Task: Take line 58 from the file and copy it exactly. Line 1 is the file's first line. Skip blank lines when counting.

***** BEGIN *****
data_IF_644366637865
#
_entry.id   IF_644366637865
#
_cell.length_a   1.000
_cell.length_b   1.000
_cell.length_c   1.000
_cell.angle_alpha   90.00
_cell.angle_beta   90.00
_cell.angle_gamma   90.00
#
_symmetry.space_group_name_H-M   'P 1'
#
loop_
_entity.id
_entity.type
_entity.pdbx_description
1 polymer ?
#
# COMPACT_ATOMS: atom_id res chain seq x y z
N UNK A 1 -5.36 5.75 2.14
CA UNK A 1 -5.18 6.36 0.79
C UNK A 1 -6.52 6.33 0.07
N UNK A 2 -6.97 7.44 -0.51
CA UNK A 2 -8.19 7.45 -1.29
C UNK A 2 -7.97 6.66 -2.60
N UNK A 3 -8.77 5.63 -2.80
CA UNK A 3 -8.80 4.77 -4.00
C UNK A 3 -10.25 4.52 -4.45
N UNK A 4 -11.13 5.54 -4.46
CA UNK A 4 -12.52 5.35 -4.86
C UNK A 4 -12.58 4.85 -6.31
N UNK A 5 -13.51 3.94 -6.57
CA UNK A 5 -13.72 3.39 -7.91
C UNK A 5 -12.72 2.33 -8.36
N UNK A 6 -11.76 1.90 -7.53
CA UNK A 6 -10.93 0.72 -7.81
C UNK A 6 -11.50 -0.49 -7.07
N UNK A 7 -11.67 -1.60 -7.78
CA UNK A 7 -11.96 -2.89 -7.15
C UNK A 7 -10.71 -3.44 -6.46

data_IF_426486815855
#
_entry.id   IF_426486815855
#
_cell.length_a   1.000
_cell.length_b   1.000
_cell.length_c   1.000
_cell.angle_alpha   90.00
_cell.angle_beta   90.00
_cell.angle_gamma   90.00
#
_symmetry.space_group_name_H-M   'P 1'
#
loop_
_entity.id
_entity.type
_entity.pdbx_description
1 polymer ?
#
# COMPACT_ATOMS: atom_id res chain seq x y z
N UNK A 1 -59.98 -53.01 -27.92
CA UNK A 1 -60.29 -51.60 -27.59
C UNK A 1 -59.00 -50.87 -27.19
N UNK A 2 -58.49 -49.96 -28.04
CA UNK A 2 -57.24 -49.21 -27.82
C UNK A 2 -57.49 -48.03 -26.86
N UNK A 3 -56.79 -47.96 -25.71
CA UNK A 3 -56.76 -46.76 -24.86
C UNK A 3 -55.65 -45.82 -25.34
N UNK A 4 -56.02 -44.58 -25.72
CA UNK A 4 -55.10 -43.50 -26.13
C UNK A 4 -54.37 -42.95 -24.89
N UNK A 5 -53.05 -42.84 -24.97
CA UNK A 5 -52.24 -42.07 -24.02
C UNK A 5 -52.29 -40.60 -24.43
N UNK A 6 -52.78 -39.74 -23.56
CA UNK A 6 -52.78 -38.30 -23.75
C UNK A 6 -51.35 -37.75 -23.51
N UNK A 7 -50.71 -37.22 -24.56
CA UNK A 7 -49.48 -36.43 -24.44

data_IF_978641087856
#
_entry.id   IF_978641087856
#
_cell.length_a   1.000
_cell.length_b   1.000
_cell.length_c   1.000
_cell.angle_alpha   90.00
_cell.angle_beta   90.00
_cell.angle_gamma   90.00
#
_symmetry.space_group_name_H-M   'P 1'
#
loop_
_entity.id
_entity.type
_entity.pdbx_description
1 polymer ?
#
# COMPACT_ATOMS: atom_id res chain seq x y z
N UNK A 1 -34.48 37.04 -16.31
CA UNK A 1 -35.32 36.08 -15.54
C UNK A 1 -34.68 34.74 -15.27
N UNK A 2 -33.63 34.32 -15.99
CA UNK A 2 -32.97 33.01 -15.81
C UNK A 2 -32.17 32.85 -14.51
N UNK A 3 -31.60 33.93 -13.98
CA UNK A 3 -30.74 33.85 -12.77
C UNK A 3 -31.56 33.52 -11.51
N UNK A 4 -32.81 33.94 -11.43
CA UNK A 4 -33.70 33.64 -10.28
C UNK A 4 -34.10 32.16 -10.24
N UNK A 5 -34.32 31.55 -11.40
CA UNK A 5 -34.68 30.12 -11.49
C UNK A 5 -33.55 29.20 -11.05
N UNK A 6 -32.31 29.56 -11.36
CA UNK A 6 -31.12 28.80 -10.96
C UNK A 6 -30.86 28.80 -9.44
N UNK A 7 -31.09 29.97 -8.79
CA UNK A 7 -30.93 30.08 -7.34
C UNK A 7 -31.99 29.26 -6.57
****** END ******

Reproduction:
_entity.pdbx_description